Kennedy awarded for very full year at Federal Bar Association

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These distinguished members of the legal community donned costumes for a repeat performance at the Federal Bar Association's Bench Bar conference play originally performed at American Inns of Court

PHOTOS COURTESY OF KATHERINE SMITH KENNEDY

 

by Cynthia Price Legal News


Katherine Smith Kennedy says that receiving the Chapter Activity Presidential Achievement Award from the Federal Bar Association was not the only reward for her year as Western District of Michigan Chapter president.


Kennedy thoroughly enjoyed the challenge and all the work, despite 2010?2011 being a "really, really, really busy year."

 She comments, "I was very happy to serve, it was fun and I had the support of all my colleagues in being able to run the organization. The awards were just the icing on the cake."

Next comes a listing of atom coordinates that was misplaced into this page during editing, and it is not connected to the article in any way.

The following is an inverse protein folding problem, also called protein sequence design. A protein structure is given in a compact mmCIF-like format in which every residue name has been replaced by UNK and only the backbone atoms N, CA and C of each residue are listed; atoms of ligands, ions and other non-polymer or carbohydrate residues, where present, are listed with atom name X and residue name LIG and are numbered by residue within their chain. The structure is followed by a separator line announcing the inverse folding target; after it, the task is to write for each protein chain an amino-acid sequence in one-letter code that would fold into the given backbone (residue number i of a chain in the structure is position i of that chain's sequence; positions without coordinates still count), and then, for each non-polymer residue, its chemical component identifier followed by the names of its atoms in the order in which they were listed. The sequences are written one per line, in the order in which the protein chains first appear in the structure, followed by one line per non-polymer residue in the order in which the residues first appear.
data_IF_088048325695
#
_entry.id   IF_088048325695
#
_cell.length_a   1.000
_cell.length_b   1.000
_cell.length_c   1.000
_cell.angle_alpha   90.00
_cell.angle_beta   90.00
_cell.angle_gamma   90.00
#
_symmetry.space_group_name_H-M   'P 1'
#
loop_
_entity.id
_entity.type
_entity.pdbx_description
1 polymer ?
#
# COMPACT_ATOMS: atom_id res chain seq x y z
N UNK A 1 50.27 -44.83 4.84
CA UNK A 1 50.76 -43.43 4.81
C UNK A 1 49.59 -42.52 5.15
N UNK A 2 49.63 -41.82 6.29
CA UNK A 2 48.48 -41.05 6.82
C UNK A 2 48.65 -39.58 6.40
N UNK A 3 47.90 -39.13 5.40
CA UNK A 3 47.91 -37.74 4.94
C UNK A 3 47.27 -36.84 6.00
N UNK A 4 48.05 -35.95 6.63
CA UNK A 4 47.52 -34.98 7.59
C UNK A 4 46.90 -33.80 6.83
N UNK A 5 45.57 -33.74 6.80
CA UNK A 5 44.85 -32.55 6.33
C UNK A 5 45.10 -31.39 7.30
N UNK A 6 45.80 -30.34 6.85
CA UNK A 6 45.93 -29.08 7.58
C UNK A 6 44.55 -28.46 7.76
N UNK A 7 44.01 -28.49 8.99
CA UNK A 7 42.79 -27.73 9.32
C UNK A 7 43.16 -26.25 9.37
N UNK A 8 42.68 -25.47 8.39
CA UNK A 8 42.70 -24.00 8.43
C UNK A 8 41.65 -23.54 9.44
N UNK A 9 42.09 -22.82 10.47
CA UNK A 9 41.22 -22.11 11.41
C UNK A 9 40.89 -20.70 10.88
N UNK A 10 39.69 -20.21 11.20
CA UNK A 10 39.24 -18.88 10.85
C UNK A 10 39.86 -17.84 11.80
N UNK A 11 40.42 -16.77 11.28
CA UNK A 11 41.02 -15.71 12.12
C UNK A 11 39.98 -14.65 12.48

The second honor bestowed on the Western District of Michigan Chapter when the Federal Bar Association held its national annual meeting in Chicago this past September was the Outstanding Newsletter Award for its publication Bar & Bench.


For that, Kennedy gives 100 percent credit to Joe Kuiper of Warner Norcross and Judd, who has been the editor since 2005. "He really likes doing it, year in and year out," Kennedy adds. "He does a great job."


The attractive and highly informative newsletters Kuiper has produced on a quarterly basis can be found at https://www.westmichiganfederalbar. org/newsletters.php.


The Presidential Award was for "accomplished Chapter activities" in the areas of administration, membership outreach and programming, but Kennedy believes that the major contributor to receiving the award was the amount and quality of programming during her tenure.


Most impressive was the Federal Bench Bar Conference Kennedy spearheaded, held at the end of September at Shanty Creek Resort.


Kennedy took an intense hands?on role in planning the conference, right down to creating the centerpieces for the tables. "Almost all of the Federal judges and magistrates went up for the weekend, plus 85 attorneys," she says. She noted that, as with most Bench Bar get?togethers, the primary benefit was the social time together, promoting mutual understanding. Friday evening began with a wine tasting; Shanty Creek is located in Bellaire, in the heart of Michigan's wine country.


A highlight of the conference was a play called "Travails of King Henry